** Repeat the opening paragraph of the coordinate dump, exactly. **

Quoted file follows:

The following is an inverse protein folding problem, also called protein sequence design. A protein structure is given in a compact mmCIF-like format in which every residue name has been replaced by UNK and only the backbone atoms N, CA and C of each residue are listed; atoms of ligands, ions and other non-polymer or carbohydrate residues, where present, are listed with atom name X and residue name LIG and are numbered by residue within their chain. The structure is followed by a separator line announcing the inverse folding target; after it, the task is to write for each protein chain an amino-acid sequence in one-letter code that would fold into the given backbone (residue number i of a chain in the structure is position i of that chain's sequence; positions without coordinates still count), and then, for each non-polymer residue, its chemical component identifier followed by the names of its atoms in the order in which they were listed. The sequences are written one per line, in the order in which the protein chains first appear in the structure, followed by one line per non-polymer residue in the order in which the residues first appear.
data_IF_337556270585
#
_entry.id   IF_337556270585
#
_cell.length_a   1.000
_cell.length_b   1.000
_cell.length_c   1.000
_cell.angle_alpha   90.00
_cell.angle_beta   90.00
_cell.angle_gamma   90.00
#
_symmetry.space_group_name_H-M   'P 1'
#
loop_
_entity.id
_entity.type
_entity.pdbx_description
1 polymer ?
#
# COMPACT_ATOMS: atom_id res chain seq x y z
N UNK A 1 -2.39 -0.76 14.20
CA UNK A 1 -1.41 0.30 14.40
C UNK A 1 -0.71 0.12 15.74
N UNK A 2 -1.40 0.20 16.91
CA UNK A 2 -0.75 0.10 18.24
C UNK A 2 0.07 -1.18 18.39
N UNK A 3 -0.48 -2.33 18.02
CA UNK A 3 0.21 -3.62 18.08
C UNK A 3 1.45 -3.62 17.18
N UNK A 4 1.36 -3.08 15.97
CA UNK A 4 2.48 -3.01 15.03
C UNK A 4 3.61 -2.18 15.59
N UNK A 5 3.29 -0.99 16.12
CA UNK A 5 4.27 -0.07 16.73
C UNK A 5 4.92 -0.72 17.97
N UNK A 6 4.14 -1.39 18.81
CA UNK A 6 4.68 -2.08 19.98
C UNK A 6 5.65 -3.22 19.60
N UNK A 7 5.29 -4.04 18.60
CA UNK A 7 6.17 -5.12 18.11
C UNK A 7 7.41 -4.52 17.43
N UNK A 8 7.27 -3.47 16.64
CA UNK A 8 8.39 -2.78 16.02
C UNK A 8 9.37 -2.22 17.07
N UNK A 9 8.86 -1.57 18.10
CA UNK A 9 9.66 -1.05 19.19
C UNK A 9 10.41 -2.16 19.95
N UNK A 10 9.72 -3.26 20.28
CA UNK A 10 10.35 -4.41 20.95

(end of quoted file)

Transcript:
The following is an inverse protein folding problem, also called protein sequence design. A protein structure is given in a compact mmCIF-like format in which every residue name has been replaced by UNK and only the backbone atoms N, CA and C of each residue are listed; atoms of ligands, ions and other non-polymer or carbohydrate residues, where present, are listed with atom name X and residue name LIG and are numbered by residue within their chain. The structure is followed by a separator line announcing the inverse folding target; after it, the task is to write for each protein chain an amino-acid sequence in one-letter code that would fold into the given backbone (residue number i of a chain in the structure is position i of that chain's sequence; positions without coordinates still count), and then, for each non-polymer residue, its chemical component identifier followed by the names of its atoms in the order in which they were listed. The sequences are written one per line, in the order in which the protein chains first appear in the structure, followed by one line per non-polymer residue in the order in which the residues first appear.